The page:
We doubted we’d get a ride around 8pm as the sunset sunk below the ridge, however, we hit the road anyway.

Memphis: WOOHOO!!

E.D.: Something happened.

Me: A ride?

Memphis: BEER!

We hurried down to a wonderful cooler of cold beers. Thank you to the person who left some cold ones by the road!

The sunset going down to the road.

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The Darkness: “I’ll take the Moose Drool please.”Me: “I’ll take the Pigs Ass Porter please.”

Waitress: “That one’s fun to say! Can I get you two frosted mugs for those?”

Both: “Yes, please!”
Backing up, we had an easy ten miles into East Glacier with a well graded 2,000 foot climb. We had to cross through the Blackfeet Indian Reservation for three miles and the “trail” began what Ley referred to as the real CDT. It split off several times, was 4×4 track, went over several blowdowns, and became massive mud pits at points. Sometimes it was hard to tell the nuff apart from the horse shit.
As soon as we got into town, we went straight to the first restaurant and got burgers/veggie burgers and beer.
We checked out the other hostel and decided it was dark and less inviting. The Darkness resupplied at the store while I got my package from the post office and we spent a chunk of time ripping apart and making larger priority mail boxes to fit our ice axes. The post matter laughed and said he’d been doing it all week and had some good ideas.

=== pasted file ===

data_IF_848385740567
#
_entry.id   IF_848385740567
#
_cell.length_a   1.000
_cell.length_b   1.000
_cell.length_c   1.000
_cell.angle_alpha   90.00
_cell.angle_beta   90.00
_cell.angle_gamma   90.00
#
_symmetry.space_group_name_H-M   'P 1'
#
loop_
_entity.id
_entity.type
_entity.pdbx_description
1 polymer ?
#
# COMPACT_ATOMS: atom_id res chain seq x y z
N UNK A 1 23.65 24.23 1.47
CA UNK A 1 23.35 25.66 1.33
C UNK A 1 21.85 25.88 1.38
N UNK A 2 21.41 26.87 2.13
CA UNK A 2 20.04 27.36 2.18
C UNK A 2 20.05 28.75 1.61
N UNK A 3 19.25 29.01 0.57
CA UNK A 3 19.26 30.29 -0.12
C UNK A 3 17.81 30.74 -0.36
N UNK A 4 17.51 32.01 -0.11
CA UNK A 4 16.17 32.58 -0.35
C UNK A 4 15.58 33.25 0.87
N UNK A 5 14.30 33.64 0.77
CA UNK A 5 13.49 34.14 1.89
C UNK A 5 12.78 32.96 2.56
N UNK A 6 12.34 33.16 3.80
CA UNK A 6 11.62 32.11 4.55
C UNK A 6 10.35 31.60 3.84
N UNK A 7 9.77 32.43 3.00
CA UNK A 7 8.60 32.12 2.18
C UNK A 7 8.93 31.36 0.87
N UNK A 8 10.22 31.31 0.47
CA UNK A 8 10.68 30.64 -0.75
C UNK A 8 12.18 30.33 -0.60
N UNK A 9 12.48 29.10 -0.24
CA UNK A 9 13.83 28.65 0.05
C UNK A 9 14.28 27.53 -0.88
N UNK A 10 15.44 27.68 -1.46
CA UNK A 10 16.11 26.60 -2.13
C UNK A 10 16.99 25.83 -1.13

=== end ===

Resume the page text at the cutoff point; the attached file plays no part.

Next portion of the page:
Heading back to the other hostel, smartly named after food, Brownies, we saw two guys who looked liked overwhelmingly clean thru hikers. We approached. They were indeed thru hikers, one of which flipped up from New Mexico and the other of which was going sobo, but they had hiked together on the PCT. They were Fun Sized and Lighthouse.
Town chores began to take a long time – like showering 8 days of dirt off, doing laundry, packing the food bag, blogging, posting pictures, and chatting with Fun Sized and Lighthouse as well as two other flippers, Ridge Runner and K2. And hiker midnight is at 9!